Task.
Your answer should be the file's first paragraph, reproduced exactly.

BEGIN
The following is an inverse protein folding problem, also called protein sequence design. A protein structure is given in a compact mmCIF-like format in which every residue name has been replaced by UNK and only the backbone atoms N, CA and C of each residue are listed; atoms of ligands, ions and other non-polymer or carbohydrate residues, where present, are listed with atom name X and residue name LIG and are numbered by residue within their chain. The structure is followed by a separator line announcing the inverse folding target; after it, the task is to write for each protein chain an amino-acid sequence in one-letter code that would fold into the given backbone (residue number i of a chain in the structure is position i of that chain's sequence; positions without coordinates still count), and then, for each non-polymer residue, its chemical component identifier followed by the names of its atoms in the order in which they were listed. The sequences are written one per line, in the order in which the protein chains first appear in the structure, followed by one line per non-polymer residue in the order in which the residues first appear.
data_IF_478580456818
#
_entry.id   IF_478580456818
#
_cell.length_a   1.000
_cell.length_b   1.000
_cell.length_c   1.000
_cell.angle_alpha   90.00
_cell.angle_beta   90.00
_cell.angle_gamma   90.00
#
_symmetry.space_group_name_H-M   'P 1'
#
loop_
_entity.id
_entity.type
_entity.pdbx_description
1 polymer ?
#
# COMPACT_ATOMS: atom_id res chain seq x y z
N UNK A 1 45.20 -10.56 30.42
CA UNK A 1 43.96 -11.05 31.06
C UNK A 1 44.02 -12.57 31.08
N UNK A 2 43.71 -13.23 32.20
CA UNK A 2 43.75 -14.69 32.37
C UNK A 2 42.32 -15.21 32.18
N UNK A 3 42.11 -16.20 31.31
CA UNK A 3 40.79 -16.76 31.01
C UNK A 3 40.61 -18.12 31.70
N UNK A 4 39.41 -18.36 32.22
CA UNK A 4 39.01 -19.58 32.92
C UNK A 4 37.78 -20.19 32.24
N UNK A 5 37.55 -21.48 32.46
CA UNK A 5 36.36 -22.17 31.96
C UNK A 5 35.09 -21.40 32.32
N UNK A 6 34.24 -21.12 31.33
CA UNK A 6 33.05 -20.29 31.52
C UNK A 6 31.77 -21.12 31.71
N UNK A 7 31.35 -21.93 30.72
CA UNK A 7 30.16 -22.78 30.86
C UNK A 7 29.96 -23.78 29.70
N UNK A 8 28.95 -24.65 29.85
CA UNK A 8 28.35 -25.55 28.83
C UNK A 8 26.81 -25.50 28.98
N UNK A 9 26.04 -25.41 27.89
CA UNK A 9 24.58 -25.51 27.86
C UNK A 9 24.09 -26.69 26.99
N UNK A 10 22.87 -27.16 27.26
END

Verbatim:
The following is an inverse protein folding problem, also called protein sequence design. A protein structure is given in a compact mmCIF-like format in which every residue name has been replaced by UNK and only the backbone atoms N, CA and C of each residue are listed; atoms of ligands, ions and other non-polymer or carbohydrate residues, where present, are listed with atom name X and residue name LIG and are numbered by residue within their chain. The structure is followed by a separator line announcing the inverse folding target; after it, the task is to write for each protein chain an amino-acid sequence in one-letter code that would fold into the given backbone (residue number i of a chain in the structure is position i of that chain's sequence; positions without coordinates still count), and then, for each non-polymer residue, its chemical component identifier followed by the names of its atoms in the order in which they were listed. The sequences are written one per line, in the order in which the protein chains first appear in the structure, followed by one line per non-polymer residue in the order in which the residues first appear.